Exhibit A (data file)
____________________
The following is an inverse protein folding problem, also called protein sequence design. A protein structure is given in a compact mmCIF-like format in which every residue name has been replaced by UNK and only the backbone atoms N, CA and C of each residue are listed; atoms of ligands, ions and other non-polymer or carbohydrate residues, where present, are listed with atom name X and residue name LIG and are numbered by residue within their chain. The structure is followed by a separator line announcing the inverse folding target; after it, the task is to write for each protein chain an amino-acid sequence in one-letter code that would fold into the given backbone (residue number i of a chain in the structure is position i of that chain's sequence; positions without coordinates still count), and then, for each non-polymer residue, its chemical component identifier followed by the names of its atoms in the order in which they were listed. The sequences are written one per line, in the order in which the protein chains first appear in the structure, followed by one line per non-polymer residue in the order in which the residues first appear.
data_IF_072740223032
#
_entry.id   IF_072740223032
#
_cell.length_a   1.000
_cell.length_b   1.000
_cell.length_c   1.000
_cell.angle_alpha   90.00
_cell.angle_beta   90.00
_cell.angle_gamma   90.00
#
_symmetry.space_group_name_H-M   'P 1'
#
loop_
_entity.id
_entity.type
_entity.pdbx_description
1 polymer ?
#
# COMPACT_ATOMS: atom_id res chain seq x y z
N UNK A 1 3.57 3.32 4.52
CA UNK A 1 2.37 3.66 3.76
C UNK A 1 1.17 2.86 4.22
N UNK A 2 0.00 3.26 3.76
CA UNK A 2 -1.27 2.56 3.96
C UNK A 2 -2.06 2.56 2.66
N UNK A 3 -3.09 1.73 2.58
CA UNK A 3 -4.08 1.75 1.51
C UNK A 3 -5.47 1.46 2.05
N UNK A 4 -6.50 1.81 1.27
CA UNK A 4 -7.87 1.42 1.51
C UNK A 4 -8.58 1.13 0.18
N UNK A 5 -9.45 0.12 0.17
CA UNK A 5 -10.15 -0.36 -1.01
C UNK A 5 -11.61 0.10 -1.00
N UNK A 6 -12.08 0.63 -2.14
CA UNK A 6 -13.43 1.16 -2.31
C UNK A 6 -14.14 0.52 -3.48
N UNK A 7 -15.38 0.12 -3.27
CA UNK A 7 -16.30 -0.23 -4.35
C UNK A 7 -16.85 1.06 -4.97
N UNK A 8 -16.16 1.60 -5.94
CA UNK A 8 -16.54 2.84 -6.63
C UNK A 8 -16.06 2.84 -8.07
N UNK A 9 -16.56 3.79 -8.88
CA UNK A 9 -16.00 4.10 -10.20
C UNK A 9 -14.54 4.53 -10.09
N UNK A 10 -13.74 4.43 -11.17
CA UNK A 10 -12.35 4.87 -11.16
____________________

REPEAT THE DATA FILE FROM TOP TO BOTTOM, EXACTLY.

The following is an inverse protein folding problem, also called protein sequence design. A protein structure is given in a compact mmCIF-like format in which every residue name has been replaced by UNK and only the backbone atoms N, CA and C of each residue are listed; atoms of ligands, ions and other non-polymer or carbohydrate residues, where present, are listed with atom name X and residue name LIG and are numbered by residue within their chain. The structure is followed by a separator line announcing the inverse folding target; after it, the task is to write for each protein chain an amino-acid sequence in one-letter code that would fold into the given backbone (residue number i of a chain in the structure is position i of that chain's sequence; positions without coordinates still count), and then, for each non-polymer residue, its chemical component identifier followed by the names of its atoms in the order in which they were listed. The sequences are written one per line, in the order in which the protein chains first appear in the structure, followed by one line per non-polymer residue in the order in which the residues first appear.
data_IF_072740223032
#
_entry.id   IF_072740223032
#
_cell.length_a   1.000
_cell.length_b   1.000
_cell.length_c   1.000
_cell.angle_alpha   90.00
_cell.angle_beta   90.00
_cell.angle_gamma   90.00
#
_symmetry.space_group_name_H-M   'P 1'
#
loop_
_entity.id
_entity.type
_entity.pdbx_description
1 polymer ?
#
# COMPACT_ATOMS: atom_id res chain seq x y z
N UNK A 1 3.57 3.32 4.52
CA UNK A 1 2.37 3.66 3.76
C UNK A 1 1.17 2.86 4.22
N UNK A 2 0.00 3.26 3.76
CA UNK A 2 -1.27 2.56 3.96
C UNK A 2 -2.06 2.56 2.66
N UNK A 3 -3.09 1.73 2.58
CA UNK A 3 -4.08 1.75 1.51
C UNK A 3 -5.47 1.46 2.05
N UNK A 4 -6.50 1.81 1.27
CA UNK A 4 -7.87 1.42 1.51
C UNK A 4 -8.58 1.13 0.18
N UNK A 5 -9.45 0.12 0.17
CA UNK A 5 -10.15 -0.36 -1.01
C UNK A 5 -11.61 0.10 -1.00
N UNK A 6 -12.08 0.63 -2.14
CA UNK A 6 -13.43 1.16 -2.31
C UNK A 6 -14.14 0.52 -3.48
N UNK A 7 -15.38 0.12 -3.27
CA UNK A 7 -16.30 -0.23 -4.35
C UNK A 7 -16.85 1.06 -4.97
N UNK A 8 -16.16 1.60 -5.94
CA UNK A 8 -16.54 2.84 -6.63
C UNK A 8 -16.06 2.84 -8.07
N UNK A 9 -16.56 3.79 -8.88
CA UNK A 9 -16.00 4.10 -10.20
C UNK A 9 -14.54 4.53 -10.09
N UNK A 10 -13.74 4.43 -11.17
CA UNK A 10 -12.35 4.87 -11.16